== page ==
Stumble after the rumble

Have you ever been stranded at a party with no way to get home? Or maybe gone to the bars and got a little too drunk to drive? If so, there’s hope!

Here at Georgia Southern, there are a multitude of transportation services available for students who need to get home, but can’t find a ride.


Shuttle Gus

Shuttle Gus, which is run by the Student Government Association, provides free transportation for students on the weekend.

Organizations around campus volunteer to help run the bus, it runs every weekend from 9 p.m. to 2 a.m. Students who need of a ride from the bars just call in explained Ben Dyer, a graduate assistant for SGA.

Students do not have to be on campus to get picked up.


Safe Rides Save Lives

Safe Rides Save Lives is a card that lists different transportation services for students around Statesboro.

“It is funded through a grant from the governor’s office of Highway Safety” Brittany Talbott, a graduate assistant for the Office of Alcohol and Other Drugs, said.

“It gives resources for Shuttle Gus, taxis, and Blue Goose, which is also a means of transportation,” Talbott said.

Below is the information on the Safe Rides Saves Lives Cards.


If you ever get stranded and need a ride home,

simply contact the services listed. It’s definitely

possible to have a great time, while being safe!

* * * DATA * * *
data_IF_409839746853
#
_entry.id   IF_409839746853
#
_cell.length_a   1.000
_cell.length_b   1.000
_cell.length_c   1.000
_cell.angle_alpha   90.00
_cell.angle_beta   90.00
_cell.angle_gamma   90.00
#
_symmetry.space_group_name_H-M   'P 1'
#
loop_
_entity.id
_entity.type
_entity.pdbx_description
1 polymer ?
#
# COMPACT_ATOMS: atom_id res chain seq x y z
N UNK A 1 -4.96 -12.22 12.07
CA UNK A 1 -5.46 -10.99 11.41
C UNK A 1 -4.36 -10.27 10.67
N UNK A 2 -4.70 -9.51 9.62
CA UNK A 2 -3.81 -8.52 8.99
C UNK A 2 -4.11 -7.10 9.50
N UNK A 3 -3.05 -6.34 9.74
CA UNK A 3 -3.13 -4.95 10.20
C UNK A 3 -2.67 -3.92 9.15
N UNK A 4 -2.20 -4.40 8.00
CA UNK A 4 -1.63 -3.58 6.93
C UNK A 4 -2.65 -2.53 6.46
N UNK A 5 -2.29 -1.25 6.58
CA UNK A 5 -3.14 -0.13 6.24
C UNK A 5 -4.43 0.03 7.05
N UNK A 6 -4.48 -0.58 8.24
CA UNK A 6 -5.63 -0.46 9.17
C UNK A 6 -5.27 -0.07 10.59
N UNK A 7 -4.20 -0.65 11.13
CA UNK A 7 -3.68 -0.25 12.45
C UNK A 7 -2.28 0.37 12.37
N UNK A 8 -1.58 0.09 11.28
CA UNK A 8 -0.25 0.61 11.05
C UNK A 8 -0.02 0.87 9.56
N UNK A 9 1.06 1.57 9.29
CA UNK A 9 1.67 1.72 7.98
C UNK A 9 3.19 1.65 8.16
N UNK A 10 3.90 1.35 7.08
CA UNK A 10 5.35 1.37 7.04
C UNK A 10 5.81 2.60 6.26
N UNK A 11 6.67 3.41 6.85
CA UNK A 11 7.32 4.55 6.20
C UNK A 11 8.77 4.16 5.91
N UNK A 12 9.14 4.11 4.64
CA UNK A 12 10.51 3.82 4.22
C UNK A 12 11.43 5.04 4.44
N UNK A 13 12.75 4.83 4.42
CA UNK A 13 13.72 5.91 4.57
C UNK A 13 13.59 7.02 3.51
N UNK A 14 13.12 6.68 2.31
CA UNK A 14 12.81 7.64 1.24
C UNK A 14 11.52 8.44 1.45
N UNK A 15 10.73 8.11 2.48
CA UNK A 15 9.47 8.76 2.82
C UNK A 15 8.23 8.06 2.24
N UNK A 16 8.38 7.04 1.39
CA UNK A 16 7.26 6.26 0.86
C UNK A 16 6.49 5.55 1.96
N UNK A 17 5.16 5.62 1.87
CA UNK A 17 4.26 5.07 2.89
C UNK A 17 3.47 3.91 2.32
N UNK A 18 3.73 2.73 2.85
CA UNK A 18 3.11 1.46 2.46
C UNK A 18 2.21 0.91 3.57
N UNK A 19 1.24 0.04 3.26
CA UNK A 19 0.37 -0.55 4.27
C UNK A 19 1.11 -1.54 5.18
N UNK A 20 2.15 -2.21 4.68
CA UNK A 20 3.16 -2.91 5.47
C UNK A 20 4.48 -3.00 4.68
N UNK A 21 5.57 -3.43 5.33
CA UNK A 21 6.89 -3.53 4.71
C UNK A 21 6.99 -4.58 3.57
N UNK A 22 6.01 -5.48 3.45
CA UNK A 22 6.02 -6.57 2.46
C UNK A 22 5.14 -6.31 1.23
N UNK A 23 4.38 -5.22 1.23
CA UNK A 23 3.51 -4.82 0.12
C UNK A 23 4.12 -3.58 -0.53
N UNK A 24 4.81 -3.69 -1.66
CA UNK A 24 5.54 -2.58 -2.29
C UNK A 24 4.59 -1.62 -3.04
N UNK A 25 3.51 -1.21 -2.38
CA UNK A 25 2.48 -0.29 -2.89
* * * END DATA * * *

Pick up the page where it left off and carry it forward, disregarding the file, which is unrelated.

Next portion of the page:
• Shuttle Gus: 912-478-7433
  • Eagle Taxi: 912-681-3333
  • DW Yellow Cab: 912-681-1143
  • Boro DD: 912-678-2421
  • Blue Goose: 1-888-858-8859
  • Flash Jones Taxi: 912-764-3333
  • Circle Double Taxi: 912-481-6801
The morning after

Have you ever woken up with a pounding headache, dry throat, aching muscles and bloodshot eyes? If so, put some sunglasses on and make yourself a comfy spot next to the toilet because you are probably hungover.

A hangover is a collection of symptoms which usually occur the morning after a few too many drinks and starts to occur when the individual’s blood alcohol drops considerably.

Symptoms of a hangover are typically physical like the ones listed above, but it is also common to experience symptoms such as elevated levels of anxiety for example when you wake up somewhere that is not your bed.

Although hangovers are caused by the consumption of too much alcohol, the severity of the hangover can be increased due to lack of sleep. The less sleep; the worse the hangover.

Also, research has found that darker-colored drinks such as beer and red wine may cause more severe hangover symptoms because they often contain greater amounts of toxic compounds called congeners. (Info from WebMD)

It is difficult to determine how much alcohol is “too much” or enough to cause a hangover because that amount differs depending on the individual. So, know your limits. You don’t want your fun night out to haunt you the next morning.

Other factors that can affect the severity of the hangover is how tired the individual was before the drinking, whether they were already dehydrated before the drinking began, and whether or not they drank plenty of water during the drinking session.

You might be hungover if…

  • Accelerated heart rate
  • Anxiety
  • Bloodshot eyes
  • Sensitivity to light
  • Body and muscle heights
  • Diarrhea
  • Dizziness
  • Halitosis (bad breath)
  • Salivating excessively
  • Flatulence
  • Lethargy/fatigue/tiredness
  • Nausea
  • Problems focusing or concentrating
  • Sensitivity to loud noises
  • Depression
  • Irritability
  • Moodiness
  • Stomach ache
  • Thirst
  • Trembling or shakiness
  • Vomiting